Title / object name
Tivaevae manu (applique quilt)
|Maker ||Date |
|Underhill, Jasmine ||1987 |
Purchased 1999 with New Zealand Lottery Grants Board funds
Tïvaevae - Treasured quilts
Tïvaevae are treasured quilts made by women in the Cook Islands. Tïvaevae are made from brightly coloured fabrics, and designs can include geometric shapes, flower and animal designs - though animal or bird shapes are considered unlucky on a bedspread. While tïvaevae serve a practical purpose, they are used as decorations and, more importantly, presented as gifts at important occasions such as weddings, funerals, pakoti'anga rauru (boy's haircutting ceremonies), receptions for church ministers and, among New Zealand Cook Islanders, 21st birthday parties, gifts to VIPs and dearly loved people in the family and the community.
Tïvaevae are believed to have been introduced to the Cook Islands by the wives of early European missionaries, who taught quilting and needlework. It is thought that patchwork quilts came first, and appliqué and embroidered quilts later. It did not take long for this imported art form to take on a uniquely Cook Island appearance, with bright, vibrant tivaevae motifs such as flowers and plants reflecting the natural environment of the Cook Islands.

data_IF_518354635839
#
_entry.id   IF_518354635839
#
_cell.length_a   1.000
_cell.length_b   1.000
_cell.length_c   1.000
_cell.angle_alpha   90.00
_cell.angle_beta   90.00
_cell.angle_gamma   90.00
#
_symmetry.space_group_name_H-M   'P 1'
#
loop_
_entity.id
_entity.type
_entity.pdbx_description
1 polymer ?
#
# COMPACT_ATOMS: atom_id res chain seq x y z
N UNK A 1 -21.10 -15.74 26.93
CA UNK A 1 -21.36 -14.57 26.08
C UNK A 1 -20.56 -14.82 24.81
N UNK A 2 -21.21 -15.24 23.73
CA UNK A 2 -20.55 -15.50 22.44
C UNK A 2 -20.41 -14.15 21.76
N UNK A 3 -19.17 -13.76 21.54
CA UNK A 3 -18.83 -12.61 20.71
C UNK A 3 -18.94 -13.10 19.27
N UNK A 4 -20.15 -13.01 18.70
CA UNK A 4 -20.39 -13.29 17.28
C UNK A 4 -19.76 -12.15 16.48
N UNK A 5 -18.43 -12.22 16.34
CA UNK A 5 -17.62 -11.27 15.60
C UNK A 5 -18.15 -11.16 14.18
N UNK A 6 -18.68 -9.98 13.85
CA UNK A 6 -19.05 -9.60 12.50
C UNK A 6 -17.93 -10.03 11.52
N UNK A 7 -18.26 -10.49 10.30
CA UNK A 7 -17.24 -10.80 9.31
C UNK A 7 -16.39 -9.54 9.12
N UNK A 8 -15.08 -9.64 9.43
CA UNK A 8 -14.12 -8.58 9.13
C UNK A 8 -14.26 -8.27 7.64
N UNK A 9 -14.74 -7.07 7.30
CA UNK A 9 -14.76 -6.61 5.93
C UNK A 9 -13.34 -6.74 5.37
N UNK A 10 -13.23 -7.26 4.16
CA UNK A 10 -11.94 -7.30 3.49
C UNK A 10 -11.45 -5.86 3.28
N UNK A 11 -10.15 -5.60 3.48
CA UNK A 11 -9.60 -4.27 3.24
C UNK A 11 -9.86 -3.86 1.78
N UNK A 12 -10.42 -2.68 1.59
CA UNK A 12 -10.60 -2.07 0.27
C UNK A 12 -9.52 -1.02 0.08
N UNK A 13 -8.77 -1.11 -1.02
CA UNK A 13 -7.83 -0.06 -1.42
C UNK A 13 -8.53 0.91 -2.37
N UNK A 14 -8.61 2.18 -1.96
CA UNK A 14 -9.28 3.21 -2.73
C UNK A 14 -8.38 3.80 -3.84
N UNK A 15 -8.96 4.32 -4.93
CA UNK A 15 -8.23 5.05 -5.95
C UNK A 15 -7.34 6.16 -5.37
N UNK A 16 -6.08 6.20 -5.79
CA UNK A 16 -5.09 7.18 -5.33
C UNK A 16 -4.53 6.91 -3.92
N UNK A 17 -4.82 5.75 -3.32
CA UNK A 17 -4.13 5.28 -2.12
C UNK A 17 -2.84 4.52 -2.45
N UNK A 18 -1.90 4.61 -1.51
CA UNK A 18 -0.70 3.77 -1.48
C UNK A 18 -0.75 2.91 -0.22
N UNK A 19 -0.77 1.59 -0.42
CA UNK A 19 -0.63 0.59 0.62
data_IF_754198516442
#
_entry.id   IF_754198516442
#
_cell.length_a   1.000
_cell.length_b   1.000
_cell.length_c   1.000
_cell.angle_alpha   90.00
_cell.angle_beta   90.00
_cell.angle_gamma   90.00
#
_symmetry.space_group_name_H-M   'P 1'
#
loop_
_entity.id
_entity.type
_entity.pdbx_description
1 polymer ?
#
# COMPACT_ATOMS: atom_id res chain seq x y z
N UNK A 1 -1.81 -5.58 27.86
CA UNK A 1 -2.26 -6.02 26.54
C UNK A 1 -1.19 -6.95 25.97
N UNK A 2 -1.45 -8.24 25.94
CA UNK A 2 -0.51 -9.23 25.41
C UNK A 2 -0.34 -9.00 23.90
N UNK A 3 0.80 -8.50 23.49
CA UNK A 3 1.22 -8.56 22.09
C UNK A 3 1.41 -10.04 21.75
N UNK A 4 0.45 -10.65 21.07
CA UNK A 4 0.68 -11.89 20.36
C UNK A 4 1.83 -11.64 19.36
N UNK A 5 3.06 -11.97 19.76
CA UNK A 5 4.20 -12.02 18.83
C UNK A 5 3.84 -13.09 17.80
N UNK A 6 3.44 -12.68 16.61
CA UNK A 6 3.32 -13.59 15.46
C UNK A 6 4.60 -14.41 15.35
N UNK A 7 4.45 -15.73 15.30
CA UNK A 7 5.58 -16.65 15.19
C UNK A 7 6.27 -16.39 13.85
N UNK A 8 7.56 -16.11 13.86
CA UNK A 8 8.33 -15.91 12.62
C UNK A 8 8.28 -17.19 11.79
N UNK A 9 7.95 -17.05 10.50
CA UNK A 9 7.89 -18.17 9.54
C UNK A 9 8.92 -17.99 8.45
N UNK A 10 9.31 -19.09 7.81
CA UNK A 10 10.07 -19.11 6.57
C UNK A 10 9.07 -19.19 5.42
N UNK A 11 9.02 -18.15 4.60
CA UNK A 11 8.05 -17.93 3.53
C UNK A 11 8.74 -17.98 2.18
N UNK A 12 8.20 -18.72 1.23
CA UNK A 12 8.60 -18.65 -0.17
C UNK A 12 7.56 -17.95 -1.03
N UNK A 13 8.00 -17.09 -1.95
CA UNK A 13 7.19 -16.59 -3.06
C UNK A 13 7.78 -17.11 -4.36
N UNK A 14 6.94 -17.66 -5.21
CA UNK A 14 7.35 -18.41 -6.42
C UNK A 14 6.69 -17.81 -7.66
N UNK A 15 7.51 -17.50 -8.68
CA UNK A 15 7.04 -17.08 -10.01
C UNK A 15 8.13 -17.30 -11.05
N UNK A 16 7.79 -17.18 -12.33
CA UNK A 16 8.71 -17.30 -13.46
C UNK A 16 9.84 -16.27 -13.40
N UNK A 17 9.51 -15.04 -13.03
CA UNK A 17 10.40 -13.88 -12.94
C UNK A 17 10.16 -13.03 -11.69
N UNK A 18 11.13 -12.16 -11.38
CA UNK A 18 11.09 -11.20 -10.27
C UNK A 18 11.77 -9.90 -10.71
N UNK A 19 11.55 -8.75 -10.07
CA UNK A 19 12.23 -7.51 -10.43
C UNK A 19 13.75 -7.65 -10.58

When making tïvaevae, while some women work alone, many work together to sew their quilts in women's groups called va'ine tini, which meet to share ideas and sing as they work. They are similar to the Tongan koka'anga and other women's work parties found throughout the Pacific Islands. There are four main kinds of tïvaevae. Tivaevae ta'orei (patchwork), have a large number of small patches sewn together to form a pattern. Tïvaevae manu (appliqué) and Tïvaevae tataura (embroidered appliqué), have designs sewn to a backing cloth. Tïvaevae tuiauri are sewn on the sewing machine.
This tïvaevae manu was made by Jasmine Underhill, a leading member of the Pacific Island community in Porirua and a well known tivaevae maker. She founded a Cook Island women's tivaevae group in Porirua in the 1980s was very active in the cultural affairs in Porirua as a City Councillor and through her involvement with the former Museum and Page 90 and the new Pataka. Her tivaevae are excellent examples of the manu type.